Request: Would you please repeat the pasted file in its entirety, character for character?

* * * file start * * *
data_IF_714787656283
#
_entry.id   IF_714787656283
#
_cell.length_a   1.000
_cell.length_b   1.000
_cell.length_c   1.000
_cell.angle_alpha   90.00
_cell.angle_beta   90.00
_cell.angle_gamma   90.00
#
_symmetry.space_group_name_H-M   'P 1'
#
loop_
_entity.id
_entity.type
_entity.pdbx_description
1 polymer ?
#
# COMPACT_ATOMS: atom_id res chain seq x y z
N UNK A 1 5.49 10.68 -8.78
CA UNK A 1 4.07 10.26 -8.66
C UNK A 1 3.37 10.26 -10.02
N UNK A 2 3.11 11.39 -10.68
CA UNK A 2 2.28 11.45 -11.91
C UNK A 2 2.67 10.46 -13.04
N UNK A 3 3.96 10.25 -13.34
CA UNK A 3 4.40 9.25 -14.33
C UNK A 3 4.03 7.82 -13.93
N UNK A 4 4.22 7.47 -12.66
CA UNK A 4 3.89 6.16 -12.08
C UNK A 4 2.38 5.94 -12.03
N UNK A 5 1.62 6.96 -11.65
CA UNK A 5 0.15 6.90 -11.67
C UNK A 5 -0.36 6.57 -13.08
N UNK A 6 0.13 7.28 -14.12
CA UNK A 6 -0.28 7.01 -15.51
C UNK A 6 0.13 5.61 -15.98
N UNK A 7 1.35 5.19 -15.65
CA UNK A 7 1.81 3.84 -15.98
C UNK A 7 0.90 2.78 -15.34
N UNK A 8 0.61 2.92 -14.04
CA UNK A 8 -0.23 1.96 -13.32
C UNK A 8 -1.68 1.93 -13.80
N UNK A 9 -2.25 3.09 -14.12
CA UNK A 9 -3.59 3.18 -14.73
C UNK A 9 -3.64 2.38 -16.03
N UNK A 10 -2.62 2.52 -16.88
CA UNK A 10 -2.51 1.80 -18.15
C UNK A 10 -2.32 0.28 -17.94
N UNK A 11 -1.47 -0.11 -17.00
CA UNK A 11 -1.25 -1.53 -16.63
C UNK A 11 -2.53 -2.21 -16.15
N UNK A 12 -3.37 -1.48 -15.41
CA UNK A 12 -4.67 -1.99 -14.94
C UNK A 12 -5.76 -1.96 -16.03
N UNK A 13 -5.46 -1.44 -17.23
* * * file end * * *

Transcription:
data_IF_714787656283
#
_entry.id   IF_714787656283
#
_cell.length_a   1.000
_cell.length_b   1.000
_cell.length_c   1.000
_cell.angle_alpha   90.00
_cell.angle_beta   90.00
_cell.angle_gamma   90.00
#
_symmetry.space_group_name_H-M   'P 1'
#
loop_
_entity.id
_entity.type
_entity.pdbx_description
1 polymer ?
#
# COMPACT_ATOMS: atom_id res chain seq x y z
N UNK A 1 5.49 10.68 -8.78
CA UNK A 1 4.07 10.26 -8.66
C UNK A 1 3.37 10.26 -10.02
N UNK A 2 3.11 11.39 -10.68
CA UNK A 2 2.28 11.45 -11.91
C UNK A 2 2.67 10.46 -13.04
N UNK A 3 3.96 10.25 -13.34
CA UNK A 3 4.40 9.25 -14.33
C UNK A 3 4.03 7.82 -13.93
N UNK A 4 4.22 7.47 -12.66
CA UNK A 4 3.89 6.16 -12.08
C UNK A 4 2.38 5.94 -12.03
N UNK A 5 1.62 6.96 -11.65
CA UNK A 5 0.15 6.90 -11.67
C UNK A 5 -0.36 6.57 -13.08
N UNK A 6 0.13 7.28 -14.12
CA UNK A 6 -0.28 7.01 -15.51
C UNK A 6 0.13 5.61 -15.98
N UNK A 7 1.35 5.19 -15.65
CA UNK A 7 1.81 3.84 -15.98
C UNK A 7 0.90 2.78 -15.34
N UNK A 8 0.61 2.92 -14.04
CA UNK A 8 -0.23 1.96 -13.32
C UNK A 8 -1.68 1.93 -13.80
N UNK A 9 -2.25 3.09 -14.12
CA UNK A 9 -3.59 3.18 -14.73
C UNK A 9 -3.64 2.38 -16.03
N UNK A 10 -2.62 2.52 -16.88
CA UNK A 10 -2.51 1.80 -18.15
C UNK A 10 -2.32 0.28 -17.94
N UNK A 11 -1.47 -0.11 -17.00
CA UNK A 11 -1.25 -1.53 -16.63
C UNK A 11 -2.53 -2.21 -16.15
N UNK A 12 -3.37 -1.48 -15.41
CA UNK A 12 -4.67 -1.99 -14.94
C UNK A 12 -5.76 -1.96 -16.03
N UNK A 13 -5.46 -1.44 -17.23